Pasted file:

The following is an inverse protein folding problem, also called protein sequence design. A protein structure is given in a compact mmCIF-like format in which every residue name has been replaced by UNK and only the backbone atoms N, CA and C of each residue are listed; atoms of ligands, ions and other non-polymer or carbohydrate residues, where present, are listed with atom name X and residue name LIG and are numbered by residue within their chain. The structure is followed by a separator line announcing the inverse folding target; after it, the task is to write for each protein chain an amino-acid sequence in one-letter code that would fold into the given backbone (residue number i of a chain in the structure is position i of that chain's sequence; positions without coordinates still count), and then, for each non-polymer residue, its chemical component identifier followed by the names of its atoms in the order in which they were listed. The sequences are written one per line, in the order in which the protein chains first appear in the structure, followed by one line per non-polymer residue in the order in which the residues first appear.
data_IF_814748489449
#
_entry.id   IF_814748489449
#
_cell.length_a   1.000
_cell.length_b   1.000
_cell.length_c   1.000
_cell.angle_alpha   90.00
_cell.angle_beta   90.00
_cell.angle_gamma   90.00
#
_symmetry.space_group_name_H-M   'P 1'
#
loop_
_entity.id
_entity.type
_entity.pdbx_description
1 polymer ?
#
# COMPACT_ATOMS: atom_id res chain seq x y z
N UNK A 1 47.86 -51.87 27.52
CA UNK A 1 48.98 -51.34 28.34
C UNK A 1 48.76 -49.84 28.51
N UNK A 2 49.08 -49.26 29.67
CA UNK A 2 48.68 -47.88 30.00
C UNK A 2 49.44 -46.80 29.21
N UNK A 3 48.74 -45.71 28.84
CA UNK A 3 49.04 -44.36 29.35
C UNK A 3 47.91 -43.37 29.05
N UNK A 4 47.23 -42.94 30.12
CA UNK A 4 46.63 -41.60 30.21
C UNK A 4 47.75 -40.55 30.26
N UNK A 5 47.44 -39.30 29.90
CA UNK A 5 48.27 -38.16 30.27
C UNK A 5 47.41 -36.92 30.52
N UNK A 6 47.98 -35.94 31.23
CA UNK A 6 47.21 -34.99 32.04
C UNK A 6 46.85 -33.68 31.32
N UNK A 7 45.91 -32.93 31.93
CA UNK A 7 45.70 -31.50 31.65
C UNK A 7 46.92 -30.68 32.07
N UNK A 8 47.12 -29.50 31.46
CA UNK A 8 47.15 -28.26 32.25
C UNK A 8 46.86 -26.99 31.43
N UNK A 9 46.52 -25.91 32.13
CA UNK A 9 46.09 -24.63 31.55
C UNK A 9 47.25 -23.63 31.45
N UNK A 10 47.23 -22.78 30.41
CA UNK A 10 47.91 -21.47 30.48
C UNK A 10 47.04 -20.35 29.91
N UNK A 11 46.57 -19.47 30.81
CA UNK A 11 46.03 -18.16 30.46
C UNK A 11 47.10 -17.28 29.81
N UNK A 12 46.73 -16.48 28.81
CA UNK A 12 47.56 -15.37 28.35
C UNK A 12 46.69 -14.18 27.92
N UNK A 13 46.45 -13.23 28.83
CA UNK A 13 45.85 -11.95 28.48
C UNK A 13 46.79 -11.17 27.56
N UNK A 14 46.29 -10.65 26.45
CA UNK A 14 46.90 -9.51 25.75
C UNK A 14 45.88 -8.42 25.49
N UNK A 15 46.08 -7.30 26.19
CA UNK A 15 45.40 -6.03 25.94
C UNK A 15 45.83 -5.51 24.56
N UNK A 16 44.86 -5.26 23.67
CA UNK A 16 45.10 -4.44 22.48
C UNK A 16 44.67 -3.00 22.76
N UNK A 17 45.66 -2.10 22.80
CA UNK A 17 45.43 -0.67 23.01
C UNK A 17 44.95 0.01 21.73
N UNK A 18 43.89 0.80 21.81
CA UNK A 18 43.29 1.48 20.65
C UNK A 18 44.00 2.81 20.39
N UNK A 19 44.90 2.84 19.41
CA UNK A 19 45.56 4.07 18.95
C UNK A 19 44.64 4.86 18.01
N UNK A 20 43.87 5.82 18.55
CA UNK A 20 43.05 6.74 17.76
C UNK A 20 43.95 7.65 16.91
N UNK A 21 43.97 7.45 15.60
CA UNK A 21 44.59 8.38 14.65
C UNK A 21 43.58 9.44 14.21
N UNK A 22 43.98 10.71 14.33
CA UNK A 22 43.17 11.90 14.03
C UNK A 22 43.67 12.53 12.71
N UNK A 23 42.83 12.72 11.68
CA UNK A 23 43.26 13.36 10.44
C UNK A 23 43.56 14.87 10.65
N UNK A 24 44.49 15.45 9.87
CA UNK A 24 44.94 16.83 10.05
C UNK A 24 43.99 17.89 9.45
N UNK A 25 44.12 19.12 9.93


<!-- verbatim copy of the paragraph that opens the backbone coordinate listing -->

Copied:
The following is an inverse protein folding problem, also called protein sequence design. A protein structure is given in a compact mmCIF-like format in which every residue name has been replaced by UNK and only the backbone atoms N, CA and C of each residue are listed; atoms of ligands, ions and other non-polymer or carbohydrate residues, where present, are listed with atom name X and residue name LIG and are numbered by residue within their chain. The structure is followed by a separator line announcing the inverse folding target; after it, the task is to write for each protein chain an amino-acid sequence in one-letter code that would fold into the given backbone (residue number i of a chain in the structure is position i of that chain's sequence; positions without coordinates still count), and then, for each non-polymer residue, its chemical component identifier followed by the names of its atoms in the order in which they were listed. The sequences are written one per line, in the order in which the protein chains first appear in the structure, followed by one line per non-polymer residue in the order in which the residues first appear.